A law student from De Montfort University Leicester (DMU) has been awarded one of the country’s top scholarships for aspiring barristers.
Anita Ukah, who joined DMU through Clearing three years ago, will join the Middle Temple, one of four Inns of Court which can call students to the Bar. She was awarded the Queen Mother Scholarship as one of the most impressive candidates interviewed this year. Less than 20 awards are made in one year.
“It’s mindblowing to be awarded one of the biggest scholarships,” she said. “I remember checking my inbox and seeing the email marked ‘congratulations’ and I was like, ‘wait what??’
“It’s still sinking in. I’m so, so pleased to be joining Middle Temple because I fell in love with the people and the place, and most of the barristers I have shadowed have been from Middle Temple - so I took it as a sign that it was where I should be.”
The scholarship will contribute funding toward her studies at City University, London, where she will begin her Bar Professional Training Course (BPTC) in September. Once Anita completes that, she will then be “called” to the Bar and undertake a pupillage, learning under an experienced barrister, before starting her own practice.
The Middle Temple said the Queen Mother Scholarship was “awarded only to the most all-round impressive candidate”. Anita was judged against the panel’s four criteria: intellectual ability, motivation to succeed at the Bar; potential as an advocate and personality.
“The interview felt more like a conversation, I had a panel of three barristers and they were genuinely interested in who I was as a person. Afterwards, I thought that it had gone too well because it was such an easy conversation, I was not sure how I had done.”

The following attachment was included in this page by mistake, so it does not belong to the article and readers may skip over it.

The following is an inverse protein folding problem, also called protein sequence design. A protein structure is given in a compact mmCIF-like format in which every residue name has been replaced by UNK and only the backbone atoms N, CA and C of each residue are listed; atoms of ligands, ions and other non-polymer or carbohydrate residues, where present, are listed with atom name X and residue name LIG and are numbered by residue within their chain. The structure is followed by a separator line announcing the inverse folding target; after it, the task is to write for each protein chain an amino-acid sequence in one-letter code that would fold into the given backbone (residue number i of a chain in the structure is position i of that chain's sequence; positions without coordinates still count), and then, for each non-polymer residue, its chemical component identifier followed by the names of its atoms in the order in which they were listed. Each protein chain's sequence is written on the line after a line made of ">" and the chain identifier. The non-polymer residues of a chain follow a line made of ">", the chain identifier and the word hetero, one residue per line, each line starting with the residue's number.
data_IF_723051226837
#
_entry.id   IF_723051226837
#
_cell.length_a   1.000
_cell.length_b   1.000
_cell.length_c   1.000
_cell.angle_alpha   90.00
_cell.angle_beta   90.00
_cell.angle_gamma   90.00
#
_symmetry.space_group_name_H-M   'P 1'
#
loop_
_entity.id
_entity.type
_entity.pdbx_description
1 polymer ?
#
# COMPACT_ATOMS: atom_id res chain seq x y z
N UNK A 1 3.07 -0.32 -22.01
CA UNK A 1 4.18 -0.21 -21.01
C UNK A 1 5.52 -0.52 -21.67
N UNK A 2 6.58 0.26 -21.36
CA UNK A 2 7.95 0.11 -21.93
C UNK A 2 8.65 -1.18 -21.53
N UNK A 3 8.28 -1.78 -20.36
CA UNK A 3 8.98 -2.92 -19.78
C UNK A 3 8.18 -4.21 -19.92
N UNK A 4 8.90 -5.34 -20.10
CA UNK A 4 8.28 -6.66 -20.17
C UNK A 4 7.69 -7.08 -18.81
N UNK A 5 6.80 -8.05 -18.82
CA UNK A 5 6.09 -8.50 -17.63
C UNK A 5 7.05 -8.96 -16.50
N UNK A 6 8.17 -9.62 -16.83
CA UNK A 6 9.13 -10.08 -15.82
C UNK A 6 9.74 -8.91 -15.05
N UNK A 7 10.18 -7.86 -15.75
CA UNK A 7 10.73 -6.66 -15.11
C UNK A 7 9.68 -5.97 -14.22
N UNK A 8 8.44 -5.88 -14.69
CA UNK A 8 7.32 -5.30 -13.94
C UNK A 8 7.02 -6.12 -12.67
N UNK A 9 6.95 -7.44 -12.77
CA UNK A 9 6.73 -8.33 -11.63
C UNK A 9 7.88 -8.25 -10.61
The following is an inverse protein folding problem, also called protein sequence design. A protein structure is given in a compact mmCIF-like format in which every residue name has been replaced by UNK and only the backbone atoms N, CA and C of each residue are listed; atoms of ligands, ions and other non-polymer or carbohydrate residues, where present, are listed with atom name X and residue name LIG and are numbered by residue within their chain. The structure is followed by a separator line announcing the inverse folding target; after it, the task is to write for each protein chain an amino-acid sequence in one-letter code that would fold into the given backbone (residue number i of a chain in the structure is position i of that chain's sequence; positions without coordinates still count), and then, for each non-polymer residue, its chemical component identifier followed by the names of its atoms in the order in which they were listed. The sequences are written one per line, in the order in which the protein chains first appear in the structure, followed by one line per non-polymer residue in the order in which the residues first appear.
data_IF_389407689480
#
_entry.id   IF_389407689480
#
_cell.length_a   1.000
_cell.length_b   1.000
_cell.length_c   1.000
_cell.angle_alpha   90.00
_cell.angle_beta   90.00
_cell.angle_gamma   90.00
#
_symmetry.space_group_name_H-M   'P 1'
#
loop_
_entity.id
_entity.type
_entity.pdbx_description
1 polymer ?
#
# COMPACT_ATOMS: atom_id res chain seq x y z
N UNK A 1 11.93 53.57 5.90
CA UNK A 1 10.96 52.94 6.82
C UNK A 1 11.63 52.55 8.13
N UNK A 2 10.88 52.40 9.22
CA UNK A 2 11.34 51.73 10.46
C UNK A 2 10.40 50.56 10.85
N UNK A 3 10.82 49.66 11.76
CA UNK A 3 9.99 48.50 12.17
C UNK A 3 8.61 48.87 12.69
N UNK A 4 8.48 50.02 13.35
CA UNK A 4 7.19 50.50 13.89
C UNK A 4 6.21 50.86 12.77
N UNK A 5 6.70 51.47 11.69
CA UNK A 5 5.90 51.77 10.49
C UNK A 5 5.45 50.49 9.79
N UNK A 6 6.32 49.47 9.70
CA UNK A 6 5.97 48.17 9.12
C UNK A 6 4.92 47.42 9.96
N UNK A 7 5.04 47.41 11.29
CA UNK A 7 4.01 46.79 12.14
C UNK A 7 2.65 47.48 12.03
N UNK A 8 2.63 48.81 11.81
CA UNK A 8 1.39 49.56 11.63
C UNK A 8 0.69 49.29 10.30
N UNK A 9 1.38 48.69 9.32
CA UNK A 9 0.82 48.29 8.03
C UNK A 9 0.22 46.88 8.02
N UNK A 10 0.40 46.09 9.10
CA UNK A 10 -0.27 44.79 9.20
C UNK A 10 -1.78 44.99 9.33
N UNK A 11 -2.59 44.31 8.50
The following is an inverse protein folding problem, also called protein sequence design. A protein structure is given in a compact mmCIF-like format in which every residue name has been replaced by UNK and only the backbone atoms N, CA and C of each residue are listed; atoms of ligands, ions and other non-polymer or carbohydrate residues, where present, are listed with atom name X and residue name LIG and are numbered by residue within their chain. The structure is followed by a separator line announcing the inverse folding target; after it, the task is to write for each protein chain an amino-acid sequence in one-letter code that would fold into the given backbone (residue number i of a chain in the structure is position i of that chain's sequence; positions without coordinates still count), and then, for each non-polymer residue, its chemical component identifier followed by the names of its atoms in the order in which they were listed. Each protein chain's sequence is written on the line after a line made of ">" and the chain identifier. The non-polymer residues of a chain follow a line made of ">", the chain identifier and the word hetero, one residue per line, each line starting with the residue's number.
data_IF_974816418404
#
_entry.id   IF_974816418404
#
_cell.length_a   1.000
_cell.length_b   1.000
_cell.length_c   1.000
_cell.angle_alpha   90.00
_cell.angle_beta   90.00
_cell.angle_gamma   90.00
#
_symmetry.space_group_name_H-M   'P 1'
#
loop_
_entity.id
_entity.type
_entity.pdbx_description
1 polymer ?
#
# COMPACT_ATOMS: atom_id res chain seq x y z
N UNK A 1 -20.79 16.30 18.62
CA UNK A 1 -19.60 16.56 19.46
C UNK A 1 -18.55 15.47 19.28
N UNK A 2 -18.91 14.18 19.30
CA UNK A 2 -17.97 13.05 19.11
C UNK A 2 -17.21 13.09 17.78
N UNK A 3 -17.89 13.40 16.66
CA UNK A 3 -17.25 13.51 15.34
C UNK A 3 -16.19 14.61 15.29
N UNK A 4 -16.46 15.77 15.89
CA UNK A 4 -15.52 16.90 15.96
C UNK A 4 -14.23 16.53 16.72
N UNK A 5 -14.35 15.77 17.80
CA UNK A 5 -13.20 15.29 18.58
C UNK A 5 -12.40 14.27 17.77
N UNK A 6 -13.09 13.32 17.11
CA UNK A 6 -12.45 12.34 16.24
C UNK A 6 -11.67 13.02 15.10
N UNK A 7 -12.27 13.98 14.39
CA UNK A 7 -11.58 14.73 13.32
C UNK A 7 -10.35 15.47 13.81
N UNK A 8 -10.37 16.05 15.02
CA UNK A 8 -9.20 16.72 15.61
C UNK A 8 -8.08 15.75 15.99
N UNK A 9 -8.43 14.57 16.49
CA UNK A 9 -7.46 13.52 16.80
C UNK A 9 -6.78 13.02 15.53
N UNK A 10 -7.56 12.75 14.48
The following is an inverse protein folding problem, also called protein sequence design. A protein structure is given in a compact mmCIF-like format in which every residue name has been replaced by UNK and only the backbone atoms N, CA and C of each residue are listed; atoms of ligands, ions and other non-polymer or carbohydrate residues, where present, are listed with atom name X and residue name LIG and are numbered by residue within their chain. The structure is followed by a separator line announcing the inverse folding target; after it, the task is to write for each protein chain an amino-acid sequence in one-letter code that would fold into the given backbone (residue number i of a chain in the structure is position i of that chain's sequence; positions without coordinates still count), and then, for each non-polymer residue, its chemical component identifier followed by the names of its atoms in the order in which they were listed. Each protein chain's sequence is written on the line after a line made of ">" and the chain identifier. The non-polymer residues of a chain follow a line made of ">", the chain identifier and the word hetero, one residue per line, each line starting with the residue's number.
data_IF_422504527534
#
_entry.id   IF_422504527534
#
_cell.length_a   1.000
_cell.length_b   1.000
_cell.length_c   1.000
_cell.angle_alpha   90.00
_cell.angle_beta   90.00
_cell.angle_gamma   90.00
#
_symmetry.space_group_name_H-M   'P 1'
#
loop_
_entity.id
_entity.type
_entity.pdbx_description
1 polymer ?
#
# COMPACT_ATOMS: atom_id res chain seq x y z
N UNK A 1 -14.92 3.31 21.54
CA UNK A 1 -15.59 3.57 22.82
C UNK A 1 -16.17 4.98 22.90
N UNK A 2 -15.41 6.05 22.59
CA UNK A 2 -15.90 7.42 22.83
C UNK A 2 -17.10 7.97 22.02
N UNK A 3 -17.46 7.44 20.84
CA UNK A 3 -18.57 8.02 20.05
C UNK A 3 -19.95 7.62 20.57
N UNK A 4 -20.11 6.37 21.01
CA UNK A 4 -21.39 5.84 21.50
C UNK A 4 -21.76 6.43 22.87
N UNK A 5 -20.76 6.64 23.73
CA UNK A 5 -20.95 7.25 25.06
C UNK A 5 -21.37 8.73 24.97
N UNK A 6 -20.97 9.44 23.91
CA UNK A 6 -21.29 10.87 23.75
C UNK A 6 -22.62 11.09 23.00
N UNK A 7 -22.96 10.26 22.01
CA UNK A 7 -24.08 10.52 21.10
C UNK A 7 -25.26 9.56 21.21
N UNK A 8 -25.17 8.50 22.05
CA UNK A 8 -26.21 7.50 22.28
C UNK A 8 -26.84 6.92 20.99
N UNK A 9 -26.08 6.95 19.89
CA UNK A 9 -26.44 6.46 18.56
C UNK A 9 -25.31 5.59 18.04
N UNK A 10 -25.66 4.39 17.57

Throughout the application process, which began in autumn last year, Anita was able to call upon the support of DMU law lecturers including Helen Edwards, Paul Omar and David Hodgkinson, all barristers themselves.
“I always say DMU is amazing because of the support you get from your lecturers,” said Anita. “I felt as though my lecturers genuinely cared about me and were ready to go above and beyond for me. If they see that you have potential they will try to help as much as they possibly can.
“Helen helped my application and offered to do mock interviews with me after class. Anything that I needed to work on, she would help. When I gave her the news she was so, so happy. Paul and Hodgie are also people who have really helped me in my journey by frequently telling me that the Bar is my calling.
“I think that it’s something about DMU. I have not heard that from my friends who go to other universities.”
While at DMU, Anita worked with law lecturer Melica Martin to set up the Black Law Student Society, to support other underrepresented students in gaining the work experience and building the networks so vital to a successful career in law.
Anita said: “It’s a good thing that you come out with a degree but when it comes to the next steps it’s all about what else you have done and we found that black students found it harder to get work experience. The Black Law Students Society works to build that confidence in people that you can do it, you can break into these areas.”
Anita knew she wanted to be a barrister after her first year so went about organising mini pupillages to gain experience, shadowing barristers at top chambers in Manchester and London. She has also been to the Criminal Division of the Court of Appeal to shadow a Lord Justice, building up her network with legal practitioners who have now become mentors.
Anita came to DMU through Clearing after originally applying for a place at the University of Liverpool’s law school. “I’m so happy I ended up coming to DMU. I’ve had the time of my life here and in the end I think it worked out for the best.”
Posted on Thursday 6th August 2020